From the Archives: Dad Joins the Journey

Sepia Saturday 572. From the archives: In honor of my dad this Memorial Day weekend, here is a blog from the archives, originally posted in May 2014.

This Memorial Day, I’ll be remembering my dad Norm Charboneau — a WW II veteran and my enthusiastic travel partner on many family history road trips.

“Where are we going this time, Mol?” he would quip when I visited him and Mom each summer.

Dad joins the ancestral journey

Dad joined the journey in 1992, and for years we combed upstate New York together, or strategized by phone, in search of our elusive ancestors. But it wasn’t always that way.

Family photo circa 1946 of Norm Charboneau, 22, a U.S. Navy ETM3c. Scan by Molly Charboneau.

Dad grew up in the small Adirondack town of Otter Lake in Forestport, Oneida Co., N.Y., [1]Family Search requires free login to view documents. where he admired those in uniform — postal workers, bus drivers, train conductors — who saw more of the world than he did.

The first in his family to go to college, Dad interrupted his engineering studies at Clarkson University in 1944 to enlist in the U.S. Navy. He served in the Pacific until 1946 — as an Electronics Technician Mate, Third Class (ETM3c) — in the wider world he longed for.

My college years in the 1960s were interrupted in a different way when I gave up my studies and joined the peace movement to end the Vietnam  War. I was not sure I could ever heal the rift that caused with Dad.

Enjoying our shared heritage

But as years passed, we both mellowed. I eventually finished college and began researching our family. One day I realized that our time together was slipping away, so I called Dad.

“What would you say to a trip to Otter Lake, so you can show me everything and tell me all about it?” I asked him.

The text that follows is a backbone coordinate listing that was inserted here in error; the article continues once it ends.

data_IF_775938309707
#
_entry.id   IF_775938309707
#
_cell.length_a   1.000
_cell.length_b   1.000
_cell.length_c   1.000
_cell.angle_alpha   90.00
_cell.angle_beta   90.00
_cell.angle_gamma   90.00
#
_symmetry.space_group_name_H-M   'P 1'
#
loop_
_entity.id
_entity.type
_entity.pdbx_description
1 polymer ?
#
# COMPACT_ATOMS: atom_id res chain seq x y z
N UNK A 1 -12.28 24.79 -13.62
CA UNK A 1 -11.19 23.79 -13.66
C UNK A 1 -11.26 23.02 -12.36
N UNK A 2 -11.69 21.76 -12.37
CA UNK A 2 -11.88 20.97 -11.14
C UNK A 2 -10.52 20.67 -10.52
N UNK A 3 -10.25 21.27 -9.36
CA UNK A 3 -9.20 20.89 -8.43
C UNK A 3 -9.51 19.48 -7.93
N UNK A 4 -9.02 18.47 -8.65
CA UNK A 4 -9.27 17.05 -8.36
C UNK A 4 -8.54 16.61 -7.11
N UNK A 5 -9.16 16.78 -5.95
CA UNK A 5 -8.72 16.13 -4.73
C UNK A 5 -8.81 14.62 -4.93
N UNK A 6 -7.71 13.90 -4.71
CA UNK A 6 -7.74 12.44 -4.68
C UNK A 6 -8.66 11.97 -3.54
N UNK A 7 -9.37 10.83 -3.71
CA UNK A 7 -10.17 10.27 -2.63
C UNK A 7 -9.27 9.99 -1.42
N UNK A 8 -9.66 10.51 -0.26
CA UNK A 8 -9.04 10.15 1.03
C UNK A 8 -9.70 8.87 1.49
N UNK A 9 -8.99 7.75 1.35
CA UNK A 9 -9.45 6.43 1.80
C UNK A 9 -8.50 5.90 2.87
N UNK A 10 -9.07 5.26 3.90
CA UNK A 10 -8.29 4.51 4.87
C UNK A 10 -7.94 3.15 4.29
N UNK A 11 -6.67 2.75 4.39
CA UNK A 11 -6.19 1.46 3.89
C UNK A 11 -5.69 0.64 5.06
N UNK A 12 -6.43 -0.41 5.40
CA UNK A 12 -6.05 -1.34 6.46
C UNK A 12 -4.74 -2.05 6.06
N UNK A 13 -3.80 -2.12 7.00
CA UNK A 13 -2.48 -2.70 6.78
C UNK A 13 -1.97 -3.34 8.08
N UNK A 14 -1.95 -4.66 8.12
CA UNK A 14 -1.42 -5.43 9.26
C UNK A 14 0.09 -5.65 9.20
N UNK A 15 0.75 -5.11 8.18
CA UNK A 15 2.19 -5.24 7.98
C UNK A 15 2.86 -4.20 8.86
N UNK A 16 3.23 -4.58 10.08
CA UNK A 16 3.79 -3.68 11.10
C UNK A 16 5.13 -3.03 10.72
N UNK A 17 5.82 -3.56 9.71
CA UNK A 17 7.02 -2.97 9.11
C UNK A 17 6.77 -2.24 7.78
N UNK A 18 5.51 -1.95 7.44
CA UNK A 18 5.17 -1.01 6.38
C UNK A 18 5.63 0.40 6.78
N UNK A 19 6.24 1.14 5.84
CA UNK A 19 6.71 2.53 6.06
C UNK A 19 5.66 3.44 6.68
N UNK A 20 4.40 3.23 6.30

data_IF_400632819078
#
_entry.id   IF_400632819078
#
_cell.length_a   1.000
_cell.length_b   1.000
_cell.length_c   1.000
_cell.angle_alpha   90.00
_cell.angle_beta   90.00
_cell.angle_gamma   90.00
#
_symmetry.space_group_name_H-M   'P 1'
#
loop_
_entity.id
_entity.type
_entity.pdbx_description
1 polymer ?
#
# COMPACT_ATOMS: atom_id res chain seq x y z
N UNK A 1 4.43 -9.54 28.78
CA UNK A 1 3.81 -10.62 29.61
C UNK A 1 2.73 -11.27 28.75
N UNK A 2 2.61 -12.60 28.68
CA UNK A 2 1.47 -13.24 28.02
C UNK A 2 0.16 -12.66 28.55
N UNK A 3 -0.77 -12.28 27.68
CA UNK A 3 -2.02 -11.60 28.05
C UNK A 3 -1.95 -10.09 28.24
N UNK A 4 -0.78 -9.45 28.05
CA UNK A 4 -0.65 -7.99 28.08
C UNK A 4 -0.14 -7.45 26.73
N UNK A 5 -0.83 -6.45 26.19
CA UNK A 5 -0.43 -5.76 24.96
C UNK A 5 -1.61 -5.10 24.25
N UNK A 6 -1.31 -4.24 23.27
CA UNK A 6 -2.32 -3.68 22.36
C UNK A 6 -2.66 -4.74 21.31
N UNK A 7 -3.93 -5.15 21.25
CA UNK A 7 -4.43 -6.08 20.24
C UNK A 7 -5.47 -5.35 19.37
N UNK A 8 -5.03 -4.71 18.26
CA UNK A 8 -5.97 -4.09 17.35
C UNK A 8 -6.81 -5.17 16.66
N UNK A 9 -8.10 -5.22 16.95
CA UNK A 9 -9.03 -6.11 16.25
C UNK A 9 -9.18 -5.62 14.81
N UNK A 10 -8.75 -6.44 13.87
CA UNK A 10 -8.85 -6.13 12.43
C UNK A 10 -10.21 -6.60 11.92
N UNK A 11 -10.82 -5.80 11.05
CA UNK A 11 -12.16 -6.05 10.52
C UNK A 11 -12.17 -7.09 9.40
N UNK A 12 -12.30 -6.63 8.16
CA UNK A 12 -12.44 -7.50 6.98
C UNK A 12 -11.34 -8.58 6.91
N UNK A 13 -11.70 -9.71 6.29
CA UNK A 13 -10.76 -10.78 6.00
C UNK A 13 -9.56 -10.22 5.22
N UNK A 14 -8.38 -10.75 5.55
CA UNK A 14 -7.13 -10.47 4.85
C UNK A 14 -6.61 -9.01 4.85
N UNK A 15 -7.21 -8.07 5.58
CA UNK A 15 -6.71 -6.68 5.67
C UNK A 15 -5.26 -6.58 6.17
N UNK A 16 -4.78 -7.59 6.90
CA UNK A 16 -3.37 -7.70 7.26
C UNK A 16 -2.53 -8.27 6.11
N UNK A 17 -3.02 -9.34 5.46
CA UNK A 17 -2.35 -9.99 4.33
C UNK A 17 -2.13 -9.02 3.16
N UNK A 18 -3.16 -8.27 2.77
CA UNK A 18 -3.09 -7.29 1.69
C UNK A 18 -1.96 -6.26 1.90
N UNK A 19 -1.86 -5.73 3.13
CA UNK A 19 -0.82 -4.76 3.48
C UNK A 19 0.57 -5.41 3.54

My dad, Norm Charboneau, at Otter Lake, Onieda Co., N.Y. (1992). On our first genealogy trip together, my dad posed in front of a line of pine trees that was planted decades before by his dad — my paternal grandfather W. Ray Charboneau. Photo by Molly Charboneau

Dad, who inherited the gift of gab from his mother’s Welsh-Irish side, loved the idea. And with that trip, the first of many,  he and I finally moved beyond what divided us and started enjoying the legacy we shared: family, ancestors, heritage.

Up next: Hoping to do some photo blogging to get my family photo collection scanned. Please stop back! Meanwhile, please visit the blogs of this week’s other Sepia Saturday participants here.

© 2021 Molly Charboneau. All rights reserved.

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14 thoughts on “From the Archives: Dad Joins the Journey”

  1. I love the older colorized photos. Those tones and soft edges make a photo timeless.

    So glad that your father has joined in your family history travels.

    1. Thanks, Susan. I ran the black and white version of Dad’s photo on the original post. But I much prefer this one.